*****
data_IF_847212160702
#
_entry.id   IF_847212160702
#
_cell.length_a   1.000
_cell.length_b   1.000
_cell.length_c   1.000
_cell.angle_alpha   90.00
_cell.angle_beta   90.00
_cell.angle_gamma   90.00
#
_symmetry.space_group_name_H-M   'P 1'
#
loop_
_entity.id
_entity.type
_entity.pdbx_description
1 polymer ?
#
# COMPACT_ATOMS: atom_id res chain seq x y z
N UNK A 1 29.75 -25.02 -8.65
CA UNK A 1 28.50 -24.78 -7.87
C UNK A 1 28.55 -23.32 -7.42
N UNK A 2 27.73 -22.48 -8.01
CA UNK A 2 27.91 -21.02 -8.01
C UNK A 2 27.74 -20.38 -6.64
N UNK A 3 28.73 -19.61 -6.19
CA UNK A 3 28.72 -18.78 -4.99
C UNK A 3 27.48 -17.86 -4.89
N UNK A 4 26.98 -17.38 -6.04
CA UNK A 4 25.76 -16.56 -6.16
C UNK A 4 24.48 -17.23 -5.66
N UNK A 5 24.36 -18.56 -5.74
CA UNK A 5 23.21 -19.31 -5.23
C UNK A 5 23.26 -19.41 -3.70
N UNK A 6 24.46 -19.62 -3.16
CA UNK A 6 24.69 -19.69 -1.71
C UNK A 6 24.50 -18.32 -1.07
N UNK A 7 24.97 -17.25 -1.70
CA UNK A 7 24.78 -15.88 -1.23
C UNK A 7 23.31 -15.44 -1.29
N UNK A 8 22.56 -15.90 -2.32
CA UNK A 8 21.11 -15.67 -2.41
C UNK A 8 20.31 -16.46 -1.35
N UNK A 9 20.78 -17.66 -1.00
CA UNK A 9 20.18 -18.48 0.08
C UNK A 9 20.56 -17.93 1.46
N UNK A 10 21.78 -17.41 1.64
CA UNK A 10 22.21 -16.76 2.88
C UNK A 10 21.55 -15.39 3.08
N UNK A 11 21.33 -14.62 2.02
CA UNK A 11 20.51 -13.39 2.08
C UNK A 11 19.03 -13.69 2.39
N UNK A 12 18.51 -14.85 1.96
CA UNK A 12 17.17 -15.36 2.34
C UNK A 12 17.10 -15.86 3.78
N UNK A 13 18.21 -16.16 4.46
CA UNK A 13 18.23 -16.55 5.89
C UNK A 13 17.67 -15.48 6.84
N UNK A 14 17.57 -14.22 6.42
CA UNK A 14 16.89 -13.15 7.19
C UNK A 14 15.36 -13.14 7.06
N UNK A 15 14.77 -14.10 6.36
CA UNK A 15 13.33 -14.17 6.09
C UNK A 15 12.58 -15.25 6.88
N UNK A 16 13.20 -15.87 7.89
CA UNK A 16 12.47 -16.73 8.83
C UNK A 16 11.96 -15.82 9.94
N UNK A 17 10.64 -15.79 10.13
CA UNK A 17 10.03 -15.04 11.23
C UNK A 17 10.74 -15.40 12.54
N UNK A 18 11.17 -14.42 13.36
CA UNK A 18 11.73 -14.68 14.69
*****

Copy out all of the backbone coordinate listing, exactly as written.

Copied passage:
data_IF_847212160702
#
_entry.id   IF_847212160702
#
_cell.length_a   1.000
_cell.length_b   1.000
_cell.length_c   1.000
_cell.angle_alpha   90.00
_cell.angle_beta   90.00
_cell.angle_gamma   90.00
#
_symmetry.space_group_name_H-M   'P 1'
#
loop_
_entity.id
_entity.type
_entity.pdbx_description
1 polymer ?
#
# COMPACT_ATOMS: atom_id res chain seq x y z
N UNK A 1 29.75 -25.02 -8.65
CA UNK A 1 28.50 -24.78 -7.87
C UNK A 1 28.55 -23.32 -7.42
N UNK A 2 27.73 -22.48 -8.01
CA UNK A 2 27.91 -21.02 -8.01
C UNK A 2 27.74 -20.38 -6.64
N UNK A 3 28.73 -19.61 -6.19
CA UNK A 3 28.72 -18.78 -4.99
C UNK A 3 27.48 -17.86 -4.89
N UNK A 4 26.98 -17.38 -6.04
CA UNK A 4 25.76 -16.56 -6.16
C UNK A 4 24.48 -17.23 -5.66
N UNK A 5 24.36 -18.56 -5.74
CA UNK A 5 23.21 -19.31 -5.23
C UNK A 5 23.26 -19.41 -3.70
N UNK A 6 24.46 -19.62 -3.16
CA UNK A 6 24.69 -19.69 -1.71
C UNK A 6 24.50 -18.32 -1.07
N UNK A 7 24.97 -17.25 -1.70
CA UNK A 7 24.78 -15.88 -1.23
C UNK A 7 23.31 -15.44 -1.29
N UNK A 8 22.56 -15.90 -2.32
CA UNK A 8 21.11 -15.67 -2.41
C UNK A 8 20.31 -16.46 -1.35
N UNK A 9 20.78 -17.66 -1.00
CA UNK A 9 20.18 -18.48 0.08
C UNK A 9 20.56 -17.93 1.46
N UNK A 10 21.78 -17.41 1.64
CA UNK A 10 22.21 -16.76 2.88
C UNK A 10 21.55 -15.39 3.08
N UNK A 11 21.33 -14.62 2.02
CA UNK A 11 20.51 -13.39 2.08
C UNK A 11 19.03 -13.69 2.39
N UNK A 12 18.51 -14.85 1.96
CA UNK A 12 17.17 -15.36 2.34
C UNK A 12 17.10 -15.86 3.78
N UNK A 13 18.21 -16.16 4.46
CA UNK A 13 18.23 -16.55 5.89
C UNK A 13 17.67 -15.48 6.84
N UNK A 14 17.57 -14.22 6.42
CA UNK A 14 16.89 -13.15 7.19
C UNK A 14 15.36 -13.14 7.06
N UNK A 15 14.77 -14.10 6.36
CA UNK A 15 13.33 -14.17 6.09
C UNK A 15 12.58 -15.25 6.88
N UNK A 16 13.20 -15.87 7.89
CA UNK A 16 12.47 -16.73 8.83
C UNK A 16 11.96 -15.82 9.94
N UNK A 17 10.64 -15.79 10.13
CA UNK A 17 10.03 -15.04 11.23
C UNK A 17 10.74 -15.40 12.54
N UNK A 18 11.17 -14.42 13.36
CA UNK A 18 11.73 -14.68 14.69